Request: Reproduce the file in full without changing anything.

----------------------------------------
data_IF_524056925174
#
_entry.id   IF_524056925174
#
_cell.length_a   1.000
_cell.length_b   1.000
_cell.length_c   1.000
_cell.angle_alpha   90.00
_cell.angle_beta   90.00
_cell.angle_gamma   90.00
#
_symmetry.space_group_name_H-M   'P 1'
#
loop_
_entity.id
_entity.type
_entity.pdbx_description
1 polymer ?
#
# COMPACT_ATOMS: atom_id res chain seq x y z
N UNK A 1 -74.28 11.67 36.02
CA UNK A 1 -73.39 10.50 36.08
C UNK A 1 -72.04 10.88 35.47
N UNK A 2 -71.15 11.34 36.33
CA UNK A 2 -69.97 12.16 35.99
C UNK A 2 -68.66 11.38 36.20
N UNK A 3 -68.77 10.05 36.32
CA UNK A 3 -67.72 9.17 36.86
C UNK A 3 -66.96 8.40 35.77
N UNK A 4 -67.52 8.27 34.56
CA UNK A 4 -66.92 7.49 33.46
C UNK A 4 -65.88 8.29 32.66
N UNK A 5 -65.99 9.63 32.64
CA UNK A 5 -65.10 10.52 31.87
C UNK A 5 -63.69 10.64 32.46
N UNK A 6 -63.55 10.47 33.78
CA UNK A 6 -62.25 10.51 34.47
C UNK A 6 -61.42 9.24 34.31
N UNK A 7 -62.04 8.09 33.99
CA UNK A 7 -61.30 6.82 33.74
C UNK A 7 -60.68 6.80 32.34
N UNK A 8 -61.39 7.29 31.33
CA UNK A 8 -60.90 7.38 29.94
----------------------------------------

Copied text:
data_IF_524056925174
#
_entry.id   IF_524056925174
#
_cell.length_a   1.000
_cell.length_b   1.000
_cell.length_c   1.000
_cell.angle_alpha   90.00
_cell.angle_beta   90.00
_cell.angle_gamma   90.00
#
_symmetry.space_group_name_H-M   'P 1'
#
loop_
_entity.id
_entity.type
_entity.pdbx_description
1 polymer ?
#
# COMPACT_ATOMS: atom_id res chain seq x y z
N UNK A 1 -74.28 11.67 36.02
CA UNK A 1 -73.39 10.50 36.08
C UNK A 1 -72.04 10.88 35.47
N UNK A 2 -71.15 11.34 36.33
CA UNK A 2 -69.97 12.16 35.99
C UNK A 2 -68.66 11.38 36.20
N UNK A 3 -68.77 10.05 36.32
CA UNK A 3 -67.72 9.17 36.86
C UNK A 3 -66.96 8.40 35.77
N UNK A 4 -67.52 8.27 34.56
CA UNK A 4 -66.92 7.49 33.46
C UNK A 4 -65.88 8.29 32.66
N UNK A 5 -65.99 9.63 32.64
CA UNK A 5 -65.10 10.52 31.87
C UNK A 5 -63.69 10.64 32.46
N UNK A 6 -63.55 10.47 33.78
CA UNK A 6 -62.25 10.51 34.47
C UNK A 6 -61.42 9.24 34.31
N UNK A 7 -62.04 8.09 33.99
CA UNK A 7 -61.30 6.82 33.74
C UNK A 7 -60.68 6.80 32.34
N UNK A 8 -61.39 7.29 31.33
CA UNK A 8 -60.90 7.38 29.94